Sales and Marketing functions need to work extremely closely if leads are to be found and converted into paying clients or customers. Many companies will have a sales strategy as well as a marketing strategy, but they cannot be written individually as they are interdependent. A marketing strategy has to consider the business’ sales goals and objectives to craft campaigns. The sales strategy has to factor in marketing projects and campaigns that could impact on activities. And of course, both have to reflect the overall business strategy.
The line between the functions is now so blurred that some companies have given up having separate departments and now have just one joint Sales and Marketing department. Yes, people may have different roles within that department, but there is a distinct cross over.
Many say this is as a result of social media and technology. Personally I don’t think that’s the case. Social media and technology means that we have had to change some of the ways we market and sell, that’s only natural. Now you can get to so many more people much more easily. ‘Word of mouth’ means reaching hundreds or thousands of people at one time, not just the 5 or 6 people in the room, as it used to be.
But before all the new technologies came along, sales and marketing should have already been working closely to grow your customer base. After all, if you want someone to buy your service or product you have to be meeting a need they have; solving an issue, saving them money, making something better or improving their processes, not just selling them something for the sake of it. Sadly, this has often not been the case and the philosophy of ‘if you make enough calls and knock on enough doors you’ll eventually make a sale’ has been the method of choice for some businesses. Historically, there was a tendency to ‘sell’ not ‘meet a customers need’. It was all about “the features and benefits of my product” and not, “How can I help you solve your problem?”. Companies didn’t necessarily know alot about who their customers were, or what they wanted. It was all about today’s numbers. If the figures didn’t stack up, sales blamed marketing and marketing blamed sales. Campaigns were changed, sales staff were given a stern talking too and the cycle began again.
In the past that may have worked for some, for others not. But in today’s digital world, if it si still working for you, it’s likely it won;t for much longer. Consumers have much more information available to them at their fingertips which means they may well cross you off their list of potential providers long before they are even on your radar. They do their research and have pretty much made their buying decision without speaking to anyone in the company they may be considering using. That’s why it’s more important than ever that sales and marketing work together closely to understand your customers and their needs and issues.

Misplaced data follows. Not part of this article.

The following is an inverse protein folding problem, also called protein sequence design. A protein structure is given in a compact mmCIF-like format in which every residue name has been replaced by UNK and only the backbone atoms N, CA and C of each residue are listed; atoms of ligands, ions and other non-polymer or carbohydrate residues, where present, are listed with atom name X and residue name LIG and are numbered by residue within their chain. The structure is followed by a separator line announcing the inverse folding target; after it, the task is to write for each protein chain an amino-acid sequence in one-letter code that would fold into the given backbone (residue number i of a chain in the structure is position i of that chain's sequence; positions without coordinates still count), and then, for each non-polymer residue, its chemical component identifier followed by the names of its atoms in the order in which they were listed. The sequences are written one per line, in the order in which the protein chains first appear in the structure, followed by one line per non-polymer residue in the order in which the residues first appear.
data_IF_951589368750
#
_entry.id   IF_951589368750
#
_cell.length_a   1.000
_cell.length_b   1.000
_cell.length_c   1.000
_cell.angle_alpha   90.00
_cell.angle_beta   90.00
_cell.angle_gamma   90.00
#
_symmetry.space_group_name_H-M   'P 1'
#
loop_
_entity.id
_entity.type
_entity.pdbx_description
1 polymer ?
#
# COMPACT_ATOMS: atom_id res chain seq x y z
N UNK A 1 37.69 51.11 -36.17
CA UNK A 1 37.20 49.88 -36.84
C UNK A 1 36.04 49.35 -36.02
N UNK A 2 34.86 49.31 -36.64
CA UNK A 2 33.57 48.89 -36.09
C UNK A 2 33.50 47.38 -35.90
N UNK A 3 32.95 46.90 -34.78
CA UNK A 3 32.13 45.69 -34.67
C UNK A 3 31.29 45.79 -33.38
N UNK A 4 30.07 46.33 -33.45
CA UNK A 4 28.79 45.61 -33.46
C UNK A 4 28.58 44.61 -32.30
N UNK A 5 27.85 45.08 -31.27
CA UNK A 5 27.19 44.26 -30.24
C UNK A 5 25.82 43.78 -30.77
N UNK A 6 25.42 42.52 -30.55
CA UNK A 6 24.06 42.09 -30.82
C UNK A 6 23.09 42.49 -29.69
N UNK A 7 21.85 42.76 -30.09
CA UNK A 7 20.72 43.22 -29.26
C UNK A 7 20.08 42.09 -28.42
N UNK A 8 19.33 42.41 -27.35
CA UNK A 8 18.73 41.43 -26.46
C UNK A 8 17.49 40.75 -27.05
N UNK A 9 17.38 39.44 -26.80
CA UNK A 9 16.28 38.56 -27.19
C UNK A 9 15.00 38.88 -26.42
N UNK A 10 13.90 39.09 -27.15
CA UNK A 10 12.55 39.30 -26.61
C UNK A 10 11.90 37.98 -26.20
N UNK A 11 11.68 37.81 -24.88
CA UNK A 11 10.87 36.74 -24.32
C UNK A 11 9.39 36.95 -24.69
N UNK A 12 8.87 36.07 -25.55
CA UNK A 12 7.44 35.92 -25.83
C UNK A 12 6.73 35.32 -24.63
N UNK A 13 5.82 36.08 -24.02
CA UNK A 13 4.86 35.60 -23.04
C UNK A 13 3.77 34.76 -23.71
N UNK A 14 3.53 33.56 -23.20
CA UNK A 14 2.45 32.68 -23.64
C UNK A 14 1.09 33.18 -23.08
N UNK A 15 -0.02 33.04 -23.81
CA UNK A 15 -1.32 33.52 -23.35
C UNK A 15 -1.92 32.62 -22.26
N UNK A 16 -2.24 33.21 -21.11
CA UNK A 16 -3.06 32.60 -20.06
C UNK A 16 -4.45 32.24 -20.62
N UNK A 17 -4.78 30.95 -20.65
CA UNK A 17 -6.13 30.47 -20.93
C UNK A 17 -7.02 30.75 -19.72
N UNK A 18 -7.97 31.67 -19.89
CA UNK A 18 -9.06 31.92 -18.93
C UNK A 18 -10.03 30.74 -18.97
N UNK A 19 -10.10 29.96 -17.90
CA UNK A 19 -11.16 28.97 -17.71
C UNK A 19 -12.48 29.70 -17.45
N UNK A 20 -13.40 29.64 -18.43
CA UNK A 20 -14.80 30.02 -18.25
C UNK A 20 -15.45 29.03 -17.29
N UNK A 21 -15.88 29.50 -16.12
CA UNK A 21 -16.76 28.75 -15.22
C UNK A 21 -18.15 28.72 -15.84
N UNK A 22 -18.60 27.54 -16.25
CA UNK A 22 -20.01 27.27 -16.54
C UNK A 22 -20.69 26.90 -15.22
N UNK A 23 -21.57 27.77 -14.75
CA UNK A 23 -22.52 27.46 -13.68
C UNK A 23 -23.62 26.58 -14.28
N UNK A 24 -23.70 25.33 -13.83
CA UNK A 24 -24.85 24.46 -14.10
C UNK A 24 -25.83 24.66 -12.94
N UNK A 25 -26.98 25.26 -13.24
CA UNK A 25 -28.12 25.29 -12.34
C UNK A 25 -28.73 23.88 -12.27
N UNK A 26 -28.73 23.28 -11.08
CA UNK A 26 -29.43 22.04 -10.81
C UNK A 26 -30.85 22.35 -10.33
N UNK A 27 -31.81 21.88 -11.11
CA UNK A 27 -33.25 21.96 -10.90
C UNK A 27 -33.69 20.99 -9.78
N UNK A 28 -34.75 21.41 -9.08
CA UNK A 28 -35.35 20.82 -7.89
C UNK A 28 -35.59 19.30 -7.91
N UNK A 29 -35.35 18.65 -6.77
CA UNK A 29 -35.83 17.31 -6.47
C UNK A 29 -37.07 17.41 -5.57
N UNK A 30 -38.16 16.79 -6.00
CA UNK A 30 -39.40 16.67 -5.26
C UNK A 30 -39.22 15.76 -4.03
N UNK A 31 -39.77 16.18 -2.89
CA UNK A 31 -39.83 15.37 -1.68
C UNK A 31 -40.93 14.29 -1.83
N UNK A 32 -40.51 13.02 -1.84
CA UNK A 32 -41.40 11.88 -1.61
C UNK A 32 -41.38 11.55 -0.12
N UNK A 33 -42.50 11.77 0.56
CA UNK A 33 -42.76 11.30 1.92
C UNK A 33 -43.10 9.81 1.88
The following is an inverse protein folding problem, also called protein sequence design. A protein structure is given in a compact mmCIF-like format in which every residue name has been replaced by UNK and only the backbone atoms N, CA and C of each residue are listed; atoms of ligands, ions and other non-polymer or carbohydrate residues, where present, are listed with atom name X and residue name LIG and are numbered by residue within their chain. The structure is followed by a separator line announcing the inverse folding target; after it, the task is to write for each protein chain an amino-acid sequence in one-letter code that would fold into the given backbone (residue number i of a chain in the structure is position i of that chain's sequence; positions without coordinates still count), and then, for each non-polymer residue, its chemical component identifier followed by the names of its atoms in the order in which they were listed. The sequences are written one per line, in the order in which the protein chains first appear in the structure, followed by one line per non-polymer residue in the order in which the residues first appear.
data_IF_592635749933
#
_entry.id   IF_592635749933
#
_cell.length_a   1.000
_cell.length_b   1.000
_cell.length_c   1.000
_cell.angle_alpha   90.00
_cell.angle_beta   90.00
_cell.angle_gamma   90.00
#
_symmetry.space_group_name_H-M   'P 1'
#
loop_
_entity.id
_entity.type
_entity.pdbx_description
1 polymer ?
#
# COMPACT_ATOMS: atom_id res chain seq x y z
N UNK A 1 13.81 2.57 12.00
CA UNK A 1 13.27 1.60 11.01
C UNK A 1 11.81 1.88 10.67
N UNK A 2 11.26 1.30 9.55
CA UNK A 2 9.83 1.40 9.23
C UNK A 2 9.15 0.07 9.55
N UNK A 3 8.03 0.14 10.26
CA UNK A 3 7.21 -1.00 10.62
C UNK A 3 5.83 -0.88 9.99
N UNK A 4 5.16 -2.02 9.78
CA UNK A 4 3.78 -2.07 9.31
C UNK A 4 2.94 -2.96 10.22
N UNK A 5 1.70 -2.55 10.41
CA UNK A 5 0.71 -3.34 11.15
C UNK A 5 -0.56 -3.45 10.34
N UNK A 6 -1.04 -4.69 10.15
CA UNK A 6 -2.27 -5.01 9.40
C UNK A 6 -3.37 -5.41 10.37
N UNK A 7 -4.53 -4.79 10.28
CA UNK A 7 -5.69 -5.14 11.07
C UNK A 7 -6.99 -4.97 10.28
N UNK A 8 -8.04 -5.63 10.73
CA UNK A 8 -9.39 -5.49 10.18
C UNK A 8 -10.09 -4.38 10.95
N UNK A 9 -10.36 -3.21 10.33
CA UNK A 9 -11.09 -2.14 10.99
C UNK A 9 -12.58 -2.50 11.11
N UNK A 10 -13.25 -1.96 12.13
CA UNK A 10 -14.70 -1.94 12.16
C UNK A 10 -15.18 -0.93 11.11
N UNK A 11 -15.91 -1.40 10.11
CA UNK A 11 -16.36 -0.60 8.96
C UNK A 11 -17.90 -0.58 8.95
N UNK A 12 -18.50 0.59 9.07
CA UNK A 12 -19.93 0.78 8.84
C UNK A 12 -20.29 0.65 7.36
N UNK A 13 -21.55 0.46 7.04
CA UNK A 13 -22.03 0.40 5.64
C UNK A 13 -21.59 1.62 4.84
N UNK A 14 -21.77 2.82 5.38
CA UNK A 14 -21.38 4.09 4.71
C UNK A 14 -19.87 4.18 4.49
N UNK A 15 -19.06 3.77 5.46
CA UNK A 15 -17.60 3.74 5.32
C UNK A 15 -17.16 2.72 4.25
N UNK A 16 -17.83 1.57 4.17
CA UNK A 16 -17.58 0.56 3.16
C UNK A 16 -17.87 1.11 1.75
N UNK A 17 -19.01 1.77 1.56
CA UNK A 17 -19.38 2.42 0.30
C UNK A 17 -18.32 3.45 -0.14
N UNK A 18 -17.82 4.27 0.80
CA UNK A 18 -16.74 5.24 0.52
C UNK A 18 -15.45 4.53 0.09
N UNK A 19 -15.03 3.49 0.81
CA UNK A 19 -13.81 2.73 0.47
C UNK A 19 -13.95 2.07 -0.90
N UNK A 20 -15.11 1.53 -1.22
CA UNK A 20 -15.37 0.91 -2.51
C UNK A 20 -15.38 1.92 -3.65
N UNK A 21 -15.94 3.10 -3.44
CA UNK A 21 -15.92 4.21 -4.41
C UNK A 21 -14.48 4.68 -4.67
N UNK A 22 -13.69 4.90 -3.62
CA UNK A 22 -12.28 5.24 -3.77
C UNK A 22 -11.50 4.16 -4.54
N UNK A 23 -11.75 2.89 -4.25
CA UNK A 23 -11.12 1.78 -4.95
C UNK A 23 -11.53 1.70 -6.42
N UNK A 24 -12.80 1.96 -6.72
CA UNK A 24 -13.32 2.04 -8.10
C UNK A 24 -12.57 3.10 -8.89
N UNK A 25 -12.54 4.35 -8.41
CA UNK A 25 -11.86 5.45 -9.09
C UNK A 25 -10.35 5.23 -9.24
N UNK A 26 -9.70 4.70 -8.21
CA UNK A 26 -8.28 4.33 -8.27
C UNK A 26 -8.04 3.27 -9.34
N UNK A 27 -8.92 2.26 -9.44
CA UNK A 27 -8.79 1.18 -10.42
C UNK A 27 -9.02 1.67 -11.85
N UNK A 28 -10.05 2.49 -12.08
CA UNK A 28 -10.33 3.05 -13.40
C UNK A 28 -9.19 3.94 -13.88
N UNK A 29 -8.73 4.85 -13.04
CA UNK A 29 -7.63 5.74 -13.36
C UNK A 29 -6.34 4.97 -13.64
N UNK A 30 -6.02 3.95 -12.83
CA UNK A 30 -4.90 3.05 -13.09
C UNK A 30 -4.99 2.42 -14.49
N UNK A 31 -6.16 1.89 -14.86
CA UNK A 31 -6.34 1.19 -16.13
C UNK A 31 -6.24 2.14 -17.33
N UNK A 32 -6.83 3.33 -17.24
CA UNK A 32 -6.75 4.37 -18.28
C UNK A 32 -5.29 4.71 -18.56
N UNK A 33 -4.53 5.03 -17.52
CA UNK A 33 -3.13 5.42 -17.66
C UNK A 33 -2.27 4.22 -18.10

Here are some tips to make sure that Sales and Marketing work together to get the best for your business.
2 Way Communication
This is critical. It sounds logical doesn’t it? But you’d be surprised at just how many businesses don’t have open doors between sales and marketing. Sales staff need to know as much about any campaign as the marketers. Of course they don’t need to be at every meeting, but they do need to know what’s planned. When will the campaign launch? How will success be defined? Will there be split testing? How else can they be prepared when talking to clients and prospects? Marketing staff need to know what constitutes a good sales lead. When does that lead turn into a real opportunity, and how many opportunities does it take to produce a sale? How else can they use the campaigns to improve the quality of leads for sales staff and put a value of success on it?
Shared responsibility for content planning
It’s not just marketing that have good ideas for your content marketing. Your sales staff are out there every day hearing about different situations from clients and prospective clients. Use their knowledge of what they hear to deliver content that people want. It will also help to reinforce conversations that your sales staff are having with prospects about individual situations and help build that content library.
Understand each other’s limitations
If you have good communication and common goals across both teams then the sales and marketing process should run quite smoothly, but be sure about each areas limitations. Sales staff can’t sell effectively if they don’t know what’s on offer from marketing, and marketing can get frustrated if offers are made by sales that can’t be fulfilled (whether that’s due to time, money or resource). Each department needs to know the baseline of any project or development and be aware of where any limitations lie.
Ultimately, it comes down to a mutual feeling of trust and shared responsibility. Marketers need to understand the sales processes if they are to put together great campaigns that help sales staff sell, and sales staff need to share their knowledge from clients and prospects to help marketing put those campaigns together.
If you need help with your sales and marketing strategy, or want to know how to use digital and social media in your sales or marketing processes, get in touch.